Asteroids and Life

Jupiter-Size Planet Orbiting Outside Asteroid Belt

   Based on recent observations a team of Astronomers are suggesting that the presence of an asteroid belt with a Jupiter-sized planet in orbit just outside the asteroid belt could be an advantageous situation to life developing on planets between the asteroid belt and the star these objects orbit. The thinking is that asteroids are held in place by the gravitational influence of the Jupiter-size planet and were prevented from coming together forming larger bodies by repeated collisions that ultimately reduces the sizes as well as ejecting some of the objects inward toward the Sun and collisions with inner planets. These objects could have been responsible for bringing some water and other ices to the inner planets, as well as having an impact (literally) on any life forms.
   With our solar system as a model the team of Astronomers observed stars and found evidence that was consistent with their model and ideas – suggesting perhaps another method for searching for exo-solar systems, especially those similar to ours with an asteroid belt and Jupiter-size planet.
   Click here to read the press release.
   The Asteroid Belt:

The Main Asteroid Belt

   This area of the solar system, between the orbits of Mars and Jupiter, consists of rocky and possibly icy objects of varying sizes and shapes. The largest member is the 957 km (595 miles), spherically shaped 1 Ceres, now designated as a dwarf planet. This was also the first asteroid discovered, and initially considered to be a planet, as were the next three asteroids to be discovered: Pallas (524 km, 326 miles) , Juno (274 km, 170 miles), and Vesta (512 km, 318 miles). Of all the asteroids currently discovered and cataloged (150,000), only Ceres had enough mass during its formation to have the gravitational strength to become spherical. Typically, all other smaller asteroids are elongated or oblong in their shape, and some even appear to be composed of smaller pieces held closely together by their mutual gravitational fields.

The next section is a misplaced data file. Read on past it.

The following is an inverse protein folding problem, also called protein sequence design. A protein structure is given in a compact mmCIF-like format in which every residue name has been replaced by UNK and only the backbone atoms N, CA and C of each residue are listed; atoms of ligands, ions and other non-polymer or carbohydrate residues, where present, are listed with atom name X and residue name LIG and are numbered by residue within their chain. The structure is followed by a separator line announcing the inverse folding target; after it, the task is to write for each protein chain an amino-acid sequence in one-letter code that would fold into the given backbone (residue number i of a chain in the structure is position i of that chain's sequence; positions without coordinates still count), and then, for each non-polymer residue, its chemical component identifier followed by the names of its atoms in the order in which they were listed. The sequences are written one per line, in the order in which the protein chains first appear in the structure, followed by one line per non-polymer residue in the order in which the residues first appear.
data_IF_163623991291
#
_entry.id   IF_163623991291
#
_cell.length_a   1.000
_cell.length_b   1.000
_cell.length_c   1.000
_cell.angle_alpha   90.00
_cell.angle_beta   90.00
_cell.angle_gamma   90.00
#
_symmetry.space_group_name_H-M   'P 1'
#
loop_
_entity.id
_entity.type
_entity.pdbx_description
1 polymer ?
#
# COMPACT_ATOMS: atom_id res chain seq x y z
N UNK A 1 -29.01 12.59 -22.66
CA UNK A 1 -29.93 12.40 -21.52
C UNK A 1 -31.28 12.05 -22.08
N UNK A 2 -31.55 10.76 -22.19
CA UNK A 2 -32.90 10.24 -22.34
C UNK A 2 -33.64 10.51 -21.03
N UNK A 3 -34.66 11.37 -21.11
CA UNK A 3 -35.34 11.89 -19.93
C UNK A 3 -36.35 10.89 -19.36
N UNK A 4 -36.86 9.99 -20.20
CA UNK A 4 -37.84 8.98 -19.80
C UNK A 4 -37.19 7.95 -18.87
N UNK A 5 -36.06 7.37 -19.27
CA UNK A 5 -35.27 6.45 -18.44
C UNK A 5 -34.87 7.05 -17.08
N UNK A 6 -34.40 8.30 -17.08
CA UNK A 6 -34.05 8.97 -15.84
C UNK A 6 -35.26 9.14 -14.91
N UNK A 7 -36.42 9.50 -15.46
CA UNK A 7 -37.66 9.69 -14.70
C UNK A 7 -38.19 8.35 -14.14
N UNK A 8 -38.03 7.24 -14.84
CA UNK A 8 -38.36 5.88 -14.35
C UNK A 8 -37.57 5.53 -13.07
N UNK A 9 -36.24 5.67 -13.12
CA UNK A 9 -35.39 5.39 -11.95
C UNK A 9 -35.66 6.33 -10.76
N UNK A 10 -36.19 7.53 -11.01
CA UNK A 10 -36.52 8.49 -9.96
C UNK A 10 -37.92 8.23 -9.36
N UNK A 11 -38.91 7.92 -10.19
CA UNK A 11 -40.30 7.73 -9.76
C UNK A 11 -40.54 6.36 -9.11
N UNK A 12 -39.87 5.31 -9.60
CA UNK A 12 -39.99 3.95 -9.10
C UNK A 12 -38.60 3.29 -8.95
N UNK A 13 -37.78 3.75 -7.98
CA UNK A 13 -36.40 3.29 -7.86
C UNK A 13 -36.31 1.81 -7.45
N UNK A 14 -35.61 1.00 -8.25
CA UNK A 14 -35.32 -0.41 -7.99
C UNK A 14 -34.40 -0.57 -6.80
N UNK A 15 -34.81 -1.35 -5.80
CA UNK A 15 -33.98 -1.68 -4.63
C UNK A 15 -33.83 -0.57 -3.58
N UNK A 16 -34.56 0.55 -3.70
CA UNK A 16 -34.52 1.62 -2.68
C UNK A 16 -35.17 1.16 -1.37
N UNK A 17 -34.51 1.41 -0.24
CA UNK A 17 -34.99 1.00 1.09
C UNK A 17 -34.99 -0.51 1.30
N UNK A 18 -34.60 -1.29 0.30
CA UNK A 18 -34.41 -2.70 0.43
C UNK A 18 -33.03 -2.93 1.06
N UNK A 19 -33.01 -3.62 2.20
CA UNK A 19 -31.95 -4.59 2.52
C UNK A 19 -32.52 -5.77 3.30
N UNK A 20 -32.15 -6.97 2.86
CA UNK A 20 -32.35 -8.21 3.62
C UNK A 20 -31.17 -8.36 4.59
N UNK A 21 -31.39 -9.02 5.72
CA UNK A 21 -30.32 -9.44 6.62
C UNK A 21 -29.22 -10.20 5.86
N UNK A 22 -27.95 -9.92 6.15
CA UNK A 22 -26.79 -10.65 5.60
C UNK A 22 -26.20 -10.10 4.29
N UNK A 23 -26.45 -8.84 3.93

Asteroids, like the planets, orbit the Sun in the same direction. However, they are in orbits that are more elliptically shaped and more steeply inclined, averaging 20–30°above or below the plane of the ecliptic. Quite often the asteroid belt is depicted as appearing to be crowded (see above picture), however individual asteroids are spaced quite far apart.
   While the greater majority of asteroids are located within the main asteroid belt, there are two areas along the orbit of Jupiter where there are a collection of asteroids known as the Trojan asteroids. They are located approximately 60° ahead and behind Jupiter and orbit the Sun with Jupiter. Trojans have darker surfaces than main belt asteroids and are more difficult to detect, but it is thought that there may be as many Trojan asteroids as there are within the main belt.
   In the past, the asteroid belt probably contained enough material to form a small planet. However, the gravity from the largest planet, Jupiter, and its orbital period around the Sun, set up orbital resonances with many of the asteroids during the formation of the solar system, disrupting their orbits and preventing the formation of a planet. Many of these disrupted objects were pulled from the main asteroid belt and became meteoroids with their own orbits around the Sun, or were ejected from the solar system, or simply crashed into other planets or moons. Some of these we now know as NEO, Near Earth Objects, and these represent potential impacts with our planet if orbital circumstances are right.

Wikipedia links to 17 Asteroid Missions.

Click here to go to the Qué tal in the Current Skies web site for more observing information.